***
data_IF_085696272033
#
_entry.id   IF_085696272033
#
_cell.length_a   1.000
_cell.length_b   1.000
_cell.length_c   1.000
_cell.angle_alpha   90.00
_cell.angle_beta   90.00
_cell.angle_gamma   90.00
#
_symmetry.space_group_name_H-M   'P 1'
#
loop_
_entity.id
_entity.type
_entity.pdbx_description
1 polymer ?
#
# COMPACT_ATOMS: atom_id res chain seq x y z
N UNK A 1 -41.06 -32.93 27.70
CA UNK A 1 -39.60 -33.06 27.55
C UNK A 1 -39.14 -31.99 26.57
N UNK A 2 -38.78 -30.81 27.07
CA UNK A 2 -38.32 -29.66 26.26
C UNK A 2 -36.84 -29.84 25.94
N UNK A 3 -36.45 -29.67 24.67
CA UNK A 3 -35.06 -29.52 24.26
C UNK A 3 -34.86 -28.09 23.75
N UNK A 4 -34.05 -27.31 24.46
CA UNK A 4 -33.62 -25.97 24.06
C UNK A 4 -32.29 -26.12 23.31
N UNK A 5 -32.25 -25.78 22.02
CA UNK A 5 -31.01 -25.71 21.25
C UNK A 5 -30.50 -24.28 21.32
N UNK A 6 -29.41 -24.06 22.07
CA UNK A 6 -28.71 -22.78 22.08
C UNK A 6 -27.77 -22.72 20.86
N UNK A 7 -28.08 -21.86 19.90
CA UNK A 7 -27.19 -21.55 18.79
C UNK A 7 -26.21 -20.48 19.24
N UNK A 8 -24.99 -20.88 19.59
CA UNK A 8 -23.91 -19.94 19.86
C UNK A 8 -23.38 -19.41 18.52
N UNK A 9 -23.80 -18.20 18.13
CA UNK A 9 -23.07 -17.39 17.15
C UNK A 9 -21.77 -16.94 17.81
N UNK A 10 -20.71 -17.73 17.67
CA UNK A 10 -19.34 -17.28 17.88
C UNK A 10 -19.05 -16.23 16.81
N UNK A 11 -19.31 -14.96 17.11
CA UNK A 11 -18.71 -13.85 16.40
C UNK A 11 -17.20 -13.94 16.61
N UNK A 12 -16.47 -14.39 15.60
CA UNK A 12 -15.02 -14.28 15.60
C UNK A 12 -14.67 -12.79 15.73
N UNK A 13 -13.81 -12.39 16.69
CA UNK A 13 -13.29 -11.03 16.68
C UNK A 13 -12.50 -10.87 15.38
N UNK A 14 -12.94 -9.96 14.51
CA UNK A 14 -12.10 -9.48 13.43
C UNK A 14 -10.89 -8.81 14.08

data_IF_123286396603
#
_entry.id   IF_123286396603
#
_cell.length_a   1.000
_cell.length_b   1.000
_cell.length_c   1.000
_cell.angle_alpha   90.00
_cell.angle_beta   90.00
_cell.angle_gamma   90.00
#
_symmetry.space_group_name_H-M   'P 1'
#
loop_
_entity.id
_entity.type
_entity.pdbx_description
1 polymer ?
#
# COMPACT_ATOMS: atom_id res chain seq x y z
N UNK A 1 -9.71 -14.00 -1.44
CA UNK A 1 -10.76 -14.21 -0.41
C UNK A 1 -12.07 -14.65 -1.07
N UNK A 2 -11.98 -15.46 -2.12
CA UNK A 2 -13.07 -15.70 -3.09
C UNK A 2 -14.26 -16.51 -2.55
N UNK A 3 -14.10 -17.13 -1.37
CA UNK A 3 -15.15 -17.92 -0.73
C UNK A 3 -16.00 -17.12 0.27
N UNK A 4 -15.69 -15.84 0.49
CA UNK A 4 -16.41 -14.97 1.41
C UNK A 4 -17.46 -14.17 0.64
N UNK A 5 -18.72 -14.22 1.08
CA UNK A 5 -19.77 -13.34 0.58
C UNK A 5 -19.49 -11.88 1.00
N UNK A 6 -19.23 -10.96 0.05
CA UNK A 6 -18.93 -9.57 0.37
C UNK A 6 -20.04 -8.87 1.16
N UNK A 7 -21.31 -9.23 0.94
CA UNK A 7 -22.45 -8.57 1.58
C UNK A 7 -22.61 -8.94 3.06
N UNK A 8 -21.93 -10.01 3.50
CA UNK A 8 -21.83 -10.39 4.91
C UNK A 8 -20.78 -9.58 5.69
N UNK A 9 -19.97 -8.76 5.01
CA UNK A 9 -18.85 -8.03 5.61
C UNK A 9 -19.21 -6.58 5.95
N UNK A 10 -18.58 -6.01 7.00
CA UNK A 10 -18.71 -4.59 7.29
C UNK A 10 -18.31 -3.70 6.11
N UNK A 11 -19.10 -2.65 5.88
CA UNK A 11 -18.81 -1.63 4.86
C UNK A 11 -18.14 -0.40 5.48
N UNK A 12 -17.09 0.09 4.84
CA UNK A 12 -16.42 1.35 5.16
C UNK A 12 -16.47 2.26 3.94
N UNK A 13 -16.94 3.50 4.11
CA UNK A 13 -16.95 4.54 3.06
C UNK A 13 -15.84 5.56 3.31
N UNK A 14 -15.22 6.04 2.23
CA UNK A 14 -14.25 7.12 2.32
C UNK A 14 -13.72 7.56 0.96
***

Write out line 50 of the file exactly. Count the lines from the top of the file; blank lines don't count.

C UNK A 10 -19.05 -16.23 16.81